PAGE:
FDA Issues Draft Guidance on Developing Drugs for Treatment of Acromegaly
Sponsors developing drugs for treating acromegaly should assess the relationship between doses and/or exposure-response based on insulin-like growth factor 1 (IGF-1) levels in early-phase trials, the FDA said in a draft guidance released Monday.
ICH Finalizes Revised Quality Risk Management Guideline
The International Council for Harmonization (ICH) has issued the final version of its revised guideline on quality risk management ICH Q9(R1), adding information on risk management methodology, such as assessing the degree of risk analysis required, risk-based decision-making and managing subjectivity.
FDA officials impart lessons learned from quality management maturity pilots
The US Food and Drug Administration’s (FDA) should brief pilot participants ahead of the actual assessments and use a simplified rubric for scoring or rating a manufacturers quality management maturity (QMM) program. These pilots “afforded FDA the opportunity to learn important lessons about the establishment of a QMM assessment process, scoring approach, assessor behaviors, and perceptions of the assessment questions, reports, and ratings.” The twelve FDA officials who authored the article said the lessons learned from the study will inform the development of a QMM program.
Orphan Drug Exclusivity Regulations Will Remain As Is, Says FDA
The FDA said it will keep in place its regulations on orphan drug exclusivity rather than altering them in response to a pivotal U.S. appeals court ruling.The agency said it plans to continue to tie orphan drug exclusivity to the uses or indications for which the orphan drug was approved rather than considering allowing for more expansive marketing rights. The seed of the controversy was the FDA’s approval of Catalyst Pharmaceuticals’ amifampridine product Firdapse in 2018 for the treatment of Lambert-Eaton Myasthenic Syndrome (LEMS) in adults, giving Catalyst exclusive marketing rights for seven years.
WHO Urges Action to Protect Children from Contaminated Cough Syrup
The World Health Organization (WHO) is calling for urgent action by regulators and governments after more than 300 children have died in three countries — Gambia, Indonesia, and Uzbekistan — from cough syrup contaminated with high levels of diethylene glycol (DEG) and ethylene glycol (EG), toxic chemicals used as industrial solvents and antifreeze agents. The WHO is asking regulators to remove the tainted products from shelves and increase market surveillance including risk-based targeted testing.
CDER Proposed Quality System Scoring Plan Too Complex, Pilots Show
The FDA’s Center for Drug Evaluation and Research (CDER) has concluded that its proposed quality management maturity (QMM) scoring system is “too complex,” based on findings from two pilot programs.
Re-examined Oncology Protocols Say Maximum Tolerated Dose is Not for Everyone
Oncology drug trials should consider a wide range of dosages and how they impact a wide variety of participants, rather than immediately titrating patients up to the maximum tolerated dose (MTD), the FDA said in a new draft guidance.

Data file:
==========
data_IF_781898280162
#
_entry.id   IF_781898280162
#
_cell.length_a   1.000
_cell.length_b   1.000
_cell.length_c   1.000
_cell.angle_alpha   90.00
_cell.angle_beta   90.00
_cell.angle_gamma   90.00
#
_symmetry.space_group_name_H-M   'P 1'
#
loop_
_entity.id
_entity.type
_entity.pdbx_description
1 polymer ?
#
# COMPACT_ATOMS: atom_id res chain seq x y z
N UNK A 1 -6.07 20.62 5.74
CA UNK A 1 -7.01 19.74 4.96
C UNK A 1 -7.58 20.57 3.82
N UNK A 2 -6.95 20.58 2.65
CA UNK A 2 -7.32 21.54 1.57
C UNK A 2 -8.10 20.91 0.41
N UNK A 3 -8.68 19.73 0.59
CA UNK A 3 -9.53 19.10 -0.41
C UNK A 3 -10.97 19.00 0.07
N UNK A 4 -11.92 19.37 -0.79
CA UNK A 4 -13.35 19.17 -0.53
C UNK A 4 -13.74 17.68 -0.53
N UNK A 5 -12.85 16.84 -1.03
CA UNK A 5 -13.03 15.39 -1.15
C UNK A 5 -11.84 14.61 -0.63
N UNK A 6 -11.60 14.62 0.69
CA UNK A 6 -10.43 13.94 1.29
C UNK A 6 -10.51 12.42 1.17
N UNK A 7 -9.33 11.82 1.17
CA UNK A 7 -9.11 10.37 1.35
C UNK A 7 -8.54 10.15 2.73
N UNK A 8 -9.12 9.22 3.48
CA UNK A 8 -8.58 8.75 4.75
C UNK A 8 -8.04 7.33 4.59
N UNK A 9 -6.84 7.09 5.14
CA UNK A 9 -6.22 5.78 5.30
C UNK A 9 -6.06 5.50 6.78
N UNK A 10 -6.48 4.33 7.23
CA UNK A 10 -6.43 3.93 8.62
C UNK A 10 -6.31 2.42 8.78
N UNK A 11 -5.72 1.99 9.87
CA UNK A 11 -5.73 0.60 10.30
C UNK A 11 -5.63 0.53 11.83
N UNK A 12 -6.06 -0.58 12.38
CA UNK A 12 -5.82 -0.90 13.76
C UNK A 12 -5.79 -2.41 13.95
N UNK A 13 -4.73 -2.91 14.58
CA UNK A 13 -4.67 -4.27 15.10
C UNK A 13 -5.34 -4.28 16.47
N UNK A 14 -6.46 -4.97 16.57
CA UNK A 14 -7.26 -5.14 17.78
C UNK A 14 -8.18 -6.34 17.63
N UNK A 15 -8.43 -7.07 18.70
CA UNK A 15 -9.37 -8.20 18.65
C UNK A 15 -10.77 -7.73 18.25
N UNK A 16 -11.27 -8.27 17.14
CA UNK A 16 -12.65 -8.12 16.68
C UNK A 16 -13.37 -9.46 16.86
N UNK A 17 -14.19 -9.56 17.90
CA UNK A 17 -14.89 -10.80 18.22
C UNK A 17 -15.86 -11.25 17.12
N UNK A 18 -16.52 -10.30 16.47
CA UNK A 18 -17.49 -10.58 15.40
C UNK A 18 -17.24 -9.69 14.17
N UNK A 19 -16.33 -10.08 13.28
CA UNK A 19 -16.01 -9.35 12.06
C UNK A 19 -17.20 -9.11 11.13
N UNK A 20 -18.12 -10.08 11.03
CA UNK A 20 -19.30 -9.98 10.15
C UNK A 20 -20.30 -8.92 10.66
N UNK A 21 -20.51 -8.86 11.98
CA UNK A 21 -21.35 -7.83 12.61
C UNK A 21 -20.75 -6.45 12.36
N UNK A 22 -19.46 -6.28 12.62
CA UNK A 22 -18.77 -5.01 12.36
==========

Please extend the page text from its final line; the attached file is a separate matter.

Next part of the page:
FDA Releases Final guidances on Standardized Format for REMS Documents
Two final documents from the FDA outline a standardized structure and language for risk evaluation and mitigation strategy (REMS) documents to make them more clear and consistent and submissible in Structured Product Labeling (SPL) format.
FDA Guidance Details Expectations for Dosage and Administration Labeling
A new draft guidance from the FDA provides a variety of recommendations for the content of drug dosage and administration labeling, including information on dosage range, risks related to drug
ICH Drafts New Guideline on Bioequivalence Testing for Solid Oral Drugs
The International Council for Harmonization (ICH) has released a first draft of a new guideline that offers parameters for bioequivalence (BE) studies of immediate-release solid oral drugs, including considerations for selecting study participants.
CERSI Summit: Wider use of real-world evidence continues to face hurdles
The widespread use of real-world evidence (RWE) in regulatory decisions continues to face challenges, including problems with data quality and methodologies, and a disconnect between the endpoints used by regulators and the information collected in clinical practice, according to panelists at the 2023 Innovations in Regulatory Science Summit sponsored by the UCSF-Stanford Center of Excellence in Regulatory Science and Innovation (CERSI).“I wish we could get rid of the term real-world data and real-world evidence,” Jeff Shuren, MD, director of the Center for Devices and Radiological Health (CDRH) at the US Food and Drug Administration (FDA), said at the CERSI Summit. “We were an early adopter of that at the FDA and it’s become a four-letter word. At the end of the day, we’re talking about clinical evidence.”
CDER director calls for simplifying clinical trials to boost diversity